Back in college, I knew this guy who’d tell everyone incredible stories of his friends’ accomplishments.

Even years later, after bumping into him and catching up, he’d still talk about the successes of the people he knew. At a certain point, I felt as if I knew more about his friends than I knew him. And to me, that felt a bit strange — to have this feeling of not really knowing someone even though you’ve gone to school with and have talked for years with.

Eventually though, our conversations became stagnant. He had run out of stories. Stories that reflected his friends’ success that I hadn’t already heard of.

I decided to confront him. I told him I wanted to hear about what he had achieved, what he had done for himself all these years. Not his friends.

… I don’t have anything to say.

Turns out, the reason why he had been telling stories of the people he knew rather than himself was because he believed his life was boring. That there was nothing interesting about himself. In fact, he was ashamed of who he was and what he had accomplished when he compared himself to the success of his friends.

And so I told him:

Look. We all have our strengths and weaknesses. You might not have accomplished as much as your friends have, but you have something they don’t: the gift of storytelling. Nobody, no one can tell a success story better than you can.

A lot of us tend to look down upon ourselves when we see what others have or have achieved. We ask ourselves “why” we can’t be as successful, or as interesting, when in truth, we have something others lack that makes us interesting. We’re just not aware of it.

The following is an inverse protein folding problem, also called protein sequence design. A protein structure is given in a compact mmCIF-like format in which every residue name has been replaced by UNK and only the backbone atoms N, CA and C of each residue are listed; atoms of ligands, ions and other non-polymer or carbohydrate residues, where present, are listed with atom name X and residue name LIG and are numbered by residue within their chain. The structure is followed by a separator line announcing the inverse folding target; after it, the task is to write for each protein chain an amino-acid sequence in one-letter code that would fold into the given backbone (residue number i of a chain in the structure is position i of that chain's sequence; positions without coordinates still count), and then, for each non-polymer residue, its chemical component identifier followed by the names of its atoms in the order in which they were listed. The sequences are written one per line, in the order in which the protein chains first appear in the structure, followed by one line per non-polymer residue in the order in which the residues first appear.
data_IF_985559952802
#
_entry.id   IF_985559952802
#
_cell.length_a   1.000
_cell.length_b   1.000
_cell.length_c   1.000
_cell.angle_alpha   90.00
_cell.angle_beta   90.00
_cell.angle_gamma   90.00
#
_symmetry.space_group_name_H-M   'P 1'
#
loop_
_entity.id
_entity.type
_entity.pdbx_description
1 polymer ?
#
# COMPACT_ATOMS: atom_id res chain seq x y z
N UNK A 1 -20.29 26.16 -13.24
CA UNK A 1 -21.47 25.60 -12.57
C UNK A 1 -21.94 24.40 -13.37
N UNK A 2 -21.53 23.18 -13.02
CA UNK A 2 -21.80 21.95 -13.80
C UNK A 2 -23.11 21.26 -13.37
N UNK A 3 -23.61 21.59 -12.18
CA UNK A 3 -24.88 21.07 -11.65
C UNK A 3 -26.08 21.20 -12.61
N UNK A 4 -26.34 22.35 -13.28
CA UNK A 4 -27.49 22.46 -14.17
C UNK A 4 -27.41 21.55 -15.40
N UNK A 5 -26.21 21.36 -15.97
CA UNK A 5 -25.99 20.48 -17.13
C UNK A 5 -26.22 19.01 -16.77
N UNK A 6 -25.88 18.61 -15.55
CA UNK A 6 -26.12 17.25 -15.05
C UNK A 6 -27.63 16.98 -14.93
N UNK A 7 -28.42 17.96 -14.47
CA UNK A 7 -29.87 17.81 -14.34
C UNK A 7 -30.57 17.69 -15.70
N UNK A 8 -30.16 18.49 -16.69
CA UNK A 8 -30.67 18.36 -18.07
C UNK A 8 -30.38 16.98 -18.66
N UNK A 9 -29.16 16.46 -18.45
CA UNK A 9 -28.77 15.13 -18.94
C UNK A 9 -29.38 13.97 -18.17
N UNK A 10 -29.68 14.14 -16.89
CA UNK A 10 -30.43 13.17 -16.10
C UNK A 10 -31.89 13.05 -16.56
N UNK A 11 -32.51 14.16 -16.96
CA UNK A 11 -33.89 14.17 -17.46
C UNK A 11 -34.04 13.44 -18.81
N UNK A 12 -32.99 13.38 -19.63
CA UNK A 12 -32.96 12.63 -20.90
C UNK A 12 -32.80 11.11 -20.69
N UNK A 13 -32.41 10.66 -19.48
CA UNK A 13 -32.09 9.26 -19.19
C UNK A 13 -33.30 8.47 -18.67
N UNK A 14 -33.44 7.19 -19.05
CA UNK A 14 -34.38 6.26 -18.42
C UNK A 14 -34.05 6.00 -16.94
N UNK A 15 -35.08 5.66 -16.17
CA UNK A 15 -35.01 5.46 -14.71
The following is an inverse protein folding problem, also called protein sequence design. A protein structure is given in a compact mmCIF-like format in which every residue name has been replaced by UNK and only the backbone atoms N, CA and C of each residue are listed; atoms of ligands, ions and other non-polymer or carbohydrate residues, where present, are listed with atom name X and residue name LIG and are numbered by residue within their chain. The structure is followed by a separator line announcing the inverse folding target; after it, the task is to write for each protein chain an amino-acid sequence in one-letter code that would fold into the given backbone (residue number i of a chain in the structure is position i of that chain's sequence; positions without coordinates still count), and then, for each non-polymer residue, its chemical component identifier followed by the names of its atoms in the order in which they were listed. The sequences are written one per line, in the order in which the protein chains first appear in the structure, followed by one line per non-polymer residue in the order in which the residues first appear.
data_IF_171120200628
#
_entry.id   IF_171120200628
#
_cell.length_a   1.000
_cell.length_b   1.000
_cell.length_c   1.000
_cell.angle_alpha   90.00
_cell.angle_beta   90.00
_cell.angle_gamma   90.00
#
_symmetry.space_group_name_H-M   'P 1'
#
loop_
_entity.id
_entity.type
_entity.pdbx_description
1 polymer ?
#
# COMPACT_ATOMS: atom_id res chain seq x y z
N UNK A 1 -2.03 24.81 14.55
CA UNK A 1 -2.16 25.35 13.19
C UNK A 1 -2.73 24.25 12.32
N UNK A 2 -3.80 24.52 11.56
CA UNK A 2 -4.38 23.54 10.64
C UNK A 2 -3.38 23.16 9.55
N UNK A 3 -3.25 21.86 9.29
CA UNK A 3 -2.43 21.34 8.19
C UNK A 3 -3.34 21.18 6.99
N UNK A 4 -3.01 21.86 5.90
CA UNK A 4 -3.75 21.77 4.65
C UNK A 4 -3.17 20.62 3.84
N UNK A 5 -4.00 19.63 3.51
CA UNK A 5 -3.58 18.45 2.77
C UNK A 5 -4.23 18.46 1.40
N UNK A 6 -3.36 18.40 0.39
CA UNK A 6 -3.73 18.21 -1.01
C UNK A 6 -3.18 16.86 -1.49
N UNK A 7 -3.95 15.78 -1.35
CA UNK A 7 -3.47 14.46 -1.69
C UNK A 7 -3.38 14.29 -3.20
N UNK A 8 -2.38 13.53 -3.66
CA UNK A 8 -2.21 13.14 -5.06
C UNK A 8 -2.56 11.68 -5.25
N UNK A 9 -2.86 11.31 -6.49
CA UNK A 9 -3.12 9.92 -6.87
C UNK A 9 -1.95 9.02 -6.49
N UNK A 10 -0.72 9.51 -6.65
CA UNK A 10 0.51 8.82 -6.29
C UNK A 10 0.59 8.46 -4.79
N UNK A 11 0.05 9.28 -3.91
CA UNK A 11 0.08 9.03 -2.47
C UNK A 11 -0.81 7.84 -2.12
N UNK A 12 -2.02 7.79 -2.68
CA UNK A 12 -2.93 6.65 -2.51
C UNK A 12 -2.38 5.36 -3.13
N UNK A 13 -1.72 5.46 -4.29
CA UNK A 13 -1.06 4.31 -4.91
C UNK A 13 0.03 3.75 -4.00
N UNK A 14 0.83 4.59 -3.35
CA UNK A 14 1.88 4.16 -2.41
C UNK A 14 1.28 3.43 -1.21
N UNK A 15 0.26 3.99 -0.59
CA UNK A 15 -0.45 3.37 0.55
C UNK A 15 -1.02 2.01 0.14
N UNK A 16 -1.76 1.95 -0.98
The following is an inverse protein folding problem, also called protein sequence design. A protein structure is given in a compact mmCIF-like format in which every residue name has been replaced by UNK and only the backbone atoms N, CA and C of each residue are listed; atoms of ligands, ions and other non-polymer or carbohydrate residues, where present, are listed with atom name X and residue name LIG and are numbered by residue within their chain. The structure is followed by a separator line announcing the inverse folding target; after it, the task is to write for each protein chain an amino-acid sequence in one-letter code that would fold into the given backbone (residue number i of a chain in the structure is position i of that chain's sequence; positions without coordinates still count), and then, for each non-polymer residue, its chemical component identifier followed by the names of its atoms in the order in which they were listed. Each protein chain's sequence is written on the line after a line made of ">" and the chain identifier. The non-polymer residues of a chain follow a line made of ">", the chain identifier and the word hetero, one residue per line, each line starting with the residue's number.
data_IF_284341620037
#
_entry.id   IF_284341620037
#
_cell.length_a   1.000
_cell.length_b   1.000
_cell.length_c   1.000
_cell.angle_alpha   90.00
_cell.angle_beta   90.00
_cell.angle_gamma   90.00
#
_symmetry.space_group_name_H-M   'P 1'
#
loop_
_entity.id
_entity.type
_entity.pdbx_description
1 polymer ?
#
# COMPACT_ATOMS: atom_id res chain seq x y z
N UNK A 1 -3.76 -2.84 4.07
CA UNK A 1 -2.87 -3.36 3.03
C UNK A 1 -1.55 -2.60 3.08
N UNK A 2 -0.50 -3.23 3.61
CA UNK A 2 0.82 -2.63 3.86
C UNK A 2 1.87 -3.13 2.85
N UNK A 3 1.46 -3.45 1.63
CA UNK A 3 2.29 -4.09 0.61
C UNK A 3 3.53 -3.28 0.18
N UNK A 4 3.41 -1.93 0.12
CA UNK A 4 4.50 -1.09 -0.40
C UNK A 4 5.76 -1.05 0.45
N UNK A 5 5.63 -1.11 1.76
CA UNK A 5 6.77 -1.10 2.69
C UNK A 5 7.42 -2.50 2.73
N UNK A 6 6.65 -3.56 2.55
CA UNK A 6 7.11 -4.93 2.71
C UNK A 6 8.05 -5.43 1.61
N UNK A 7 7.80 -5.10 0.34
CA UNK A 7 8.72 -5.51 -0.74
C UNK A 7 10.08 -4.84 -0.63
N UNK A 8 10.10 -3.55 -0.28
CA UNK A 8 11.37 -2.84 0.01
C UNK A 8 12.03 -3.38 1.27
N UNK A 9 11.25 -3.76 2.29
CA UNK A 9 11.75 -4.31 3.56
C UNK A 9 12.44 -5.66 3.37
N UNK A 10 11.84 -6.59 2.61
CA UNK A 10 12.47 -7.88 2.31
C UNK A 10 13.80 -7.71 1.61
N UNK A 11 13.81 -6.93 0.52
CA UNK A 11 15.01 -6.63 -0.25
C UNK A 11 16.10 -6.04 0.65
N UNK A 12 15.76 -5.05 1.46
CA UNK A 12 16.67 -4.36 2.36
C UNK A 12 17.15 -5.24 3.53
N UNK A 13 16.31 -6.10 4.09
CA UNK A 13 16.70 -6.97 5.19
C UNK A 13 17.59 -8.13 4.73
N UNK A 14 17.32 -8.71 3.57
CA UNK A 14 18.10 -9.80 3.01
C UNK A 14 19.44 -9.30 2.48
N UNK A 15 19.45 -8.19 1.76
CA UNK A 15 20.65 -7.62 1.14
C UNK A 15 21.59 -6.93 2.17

This guy was a great storyteller — he’d been doing it his entire life — however, he’d been so obsessed with sharing his friends’ success with other people that he completely forgot what he was special for: storytelling.

You see, it doesn’t take much to be an interesting person. All it takes is to discover what you’re good at and to turn that strength or passion into a skill you can utilize, and years later, you’ll have more success and stories of yourself to tell. Eventually, you’ll become the person you’ve always wanted to be and for others to see — someone with a special talent and a great story.

  1. CarolAnn Madle
    Mar 03, 2018

    You are right on, Tiffany. And you are true to your word, yourselt. My own “story” began with feeling unimportant with my gift of creativity with fabric & yarn. I achieved academic “success” at school & spent decades as a financial advisor. When that ended & I needed more income (long story) I had an epiphany, once again took up my knitting needles, re-started enjoying sewing & now it feels like playing. I’m neither super-proud or feeling lacking – I’m just playing with joy!! Thanks for your heartfelt articles.

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